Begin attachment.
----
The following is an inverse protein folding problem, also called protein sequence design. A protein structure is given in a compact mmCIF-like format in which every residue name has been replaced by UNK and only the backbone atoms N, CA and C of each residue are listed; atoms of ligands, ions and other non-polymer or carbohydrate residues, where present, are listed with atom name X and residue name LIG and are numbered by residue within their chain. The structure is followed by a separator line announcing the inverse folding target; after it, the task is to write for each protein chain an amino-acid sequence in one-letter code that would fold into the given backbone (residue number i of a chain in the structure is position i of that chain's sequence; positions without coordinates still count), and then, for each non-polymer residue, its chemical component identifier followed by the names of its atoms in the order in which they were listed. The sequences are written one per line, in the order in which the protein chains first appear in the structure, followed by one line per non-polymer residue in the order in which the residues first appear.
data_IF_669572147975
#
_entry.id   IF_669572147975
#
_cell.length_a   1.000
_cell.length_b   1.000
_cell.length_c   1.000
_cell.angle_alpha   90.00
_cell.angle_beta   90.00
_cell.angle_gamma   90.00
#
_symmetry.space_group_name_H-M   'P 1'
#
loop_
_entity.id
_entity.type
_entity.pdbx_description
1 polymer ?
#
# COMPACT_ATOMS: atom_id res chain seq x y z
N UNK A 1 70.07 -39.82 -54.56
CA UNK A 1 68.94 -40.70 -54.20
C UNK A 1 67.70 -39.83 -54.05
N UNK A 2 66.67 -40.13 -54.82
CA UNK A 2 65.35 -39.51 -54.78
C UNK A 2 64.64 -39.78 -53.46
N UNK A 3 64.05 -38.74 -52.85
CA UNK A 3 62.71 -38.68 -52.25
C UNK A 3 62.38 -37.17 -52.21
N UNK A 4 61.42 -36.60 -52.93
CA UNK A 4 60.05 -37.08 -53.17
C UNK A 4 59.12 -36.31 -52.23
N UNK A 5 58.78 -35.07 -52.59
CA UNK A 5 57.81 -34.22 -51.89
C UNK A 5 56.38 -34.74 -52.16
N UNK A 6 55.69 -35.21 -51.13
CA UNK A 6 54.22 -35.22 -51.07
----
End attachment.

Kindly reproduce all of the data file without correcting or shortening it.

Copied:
The following is an inverse protein folding problem, also called protein sequence design. A protein structure is given in a compact mmCIF-like format in which every residue name has been replaced by UNK and only the backbone atoms N, CA and C of each residue are listed; atoms of ligands, ions and other non-polymer or carbohydrate residues, where present, are listed with atom name X and residue name LIG and are numbered by residue within their chain. The structure is followed by a separator line announcing the inverse folding target; after it, the task is to write for each protein chain an amino-acid sequence in one-letter code that would fold into the given backbone (residue number i of a chain in the structure is position i of that chain's sequence; positions without coordinates still count), and then, for each non-polymer residue, its chemical component identifier followed by the names of its atoms in the order in which they were listed. The sequences are written one per line, in the order in which the protein chains first appear in the structure, followed by one line per non-polymer residue in the order in which the residues first appear.
data_IF_669572147975
#
_entry.id   IF_669572147975
#
_cell.length_a   1.000
_cell.length_b   1.000
_cell.length_c   1.000
_cell.angle_alpha   90.00
_cell.angle_beta   90.00
_cell.angle_gamma   90.00
#
_symmetry.space_group_name_H-M   'P 1'
#
loop_
_entity.id
_entity.type
_entity.pdbx_description
1 polymer ?
#
# COMPACT_ATOMS: atom_id res chain seq x y z
N UNK A 1 70.07 -39.82 -54.56
CA UNK A 1 68.94 -40.70 -54.20
C UNK A 1 67.70 -39.83 -54.05
N UNK A 2 66.67 -40.13 -54.82
CA UNK A 2 65.35 -39.51 -54.78
C UNK A 2 64.64 -39.78 -53.46
N UNK A 3 64.05 -38.74 -52.85
CA UNK A 3 62.71 -38.68 -52.25
C UNK A 3 62.38 -37.17 -52.21
N UNK A 4 61.42 -36.60 -52.93
CA UNK A 4 60.05 -37.08 -53.17
C UNK A 4 59.12 -36.31 -52.23
N UNK A 5 58.78 -35.07 -52.59
CA UNK A 5 57.81 -34.22 -51.89
C UNK A 5 56.38 -34.74 -52.16
N UNK A 6 55.69 -35.21 -51.13
CA UNK A 6 54.22 -35.22 -51.07